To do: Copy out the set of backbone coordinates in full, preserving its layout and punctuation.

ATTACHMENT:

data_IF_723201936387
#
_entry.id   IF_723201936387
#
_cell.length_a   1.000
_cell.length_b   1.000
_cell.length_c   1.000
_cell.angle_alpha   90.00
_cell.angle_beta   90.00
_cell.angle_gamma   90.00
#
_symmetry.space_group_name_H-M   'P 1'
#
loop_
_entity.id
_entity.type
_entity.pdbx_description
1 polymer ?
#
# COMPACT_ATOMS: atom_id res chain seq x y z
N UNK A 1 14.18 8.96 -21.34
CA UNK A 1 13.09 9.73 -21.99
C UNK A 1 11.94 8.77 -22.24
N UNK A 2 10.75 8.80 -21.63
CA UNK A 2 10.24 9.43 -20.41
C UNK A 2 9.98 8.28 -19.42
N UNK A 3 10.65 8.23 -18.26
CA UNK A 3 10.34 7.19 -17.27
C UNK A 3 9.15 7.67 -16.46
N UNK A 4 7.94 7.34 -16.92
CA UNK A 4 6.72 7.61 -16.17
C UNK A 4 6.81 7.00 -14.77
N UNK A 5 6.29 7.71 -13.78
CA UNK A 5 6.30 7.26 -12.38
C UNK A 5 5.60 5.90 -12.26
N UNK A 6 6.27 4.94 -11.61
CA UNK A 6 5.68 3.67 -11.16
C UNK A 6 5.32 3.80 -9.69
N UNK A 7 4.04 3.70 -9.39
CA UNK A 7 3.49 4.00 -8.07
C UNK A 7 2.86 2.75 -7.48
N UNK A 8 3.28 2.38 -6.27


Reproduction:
data_IF_723201936387
#
_entry.id   IF_723201936387
#
_cell.length_a   1.000
_cell.length_b   1.000
_cell.length_c   1.000
_cell.angle_alpha   90.00
_cell.angle_beta   90.00
_cell.angle_gamma   90.00
#
_symmetry.space_group_name_H-M   'P 1'
#
loop_
_entity.id
_entity.type
_entity.pdbx_description
1 polymer ?
#
# COMPACT_ATOMS: atom_id res chain seq x y z
N UNK A 1 14.18 8.96 -21.34
CA UNK A 1 13.09 9.73 -21.99
C UNK A 1 11.94 8.77 -22.24
N UNK A 2 10.75 8.80 -21.63
CA UNK A 2 10.24 9.43 -20.41
C UNK A 2 9.98 8.28 -19.42
N UNK A 3 10.65 8.23 -18.26
CA UNK A 3 10.34 7.19 -17.27
C UNK A 3 9.15 7.67 -16.46
N UNK A 4 7.94 7.34 -16.92
CA UNK A 4 6.72 7.61 -16.17
C UNK A 4 6.81 7.00 -14.77
N UNK A 5 6.29 7.71 -13.78
CA UNK A 5 6.30 7.26 -12.38
C UNK A 5 5.60 5.90 -12.26
N UNK A 6 6.27 4.94 -11.61
CA UNK A 6 5.68 3.67 -11.16
C UNK A 6 5.32 3.80 -9.69
N UNK A 7 4.04 3.70 -9.39
CA UNK A 7 3.49 4.00 -8.07
C UNK A 7 2.86 2.75 -7.48
N UNK A 8 3.28 2.38 -6.27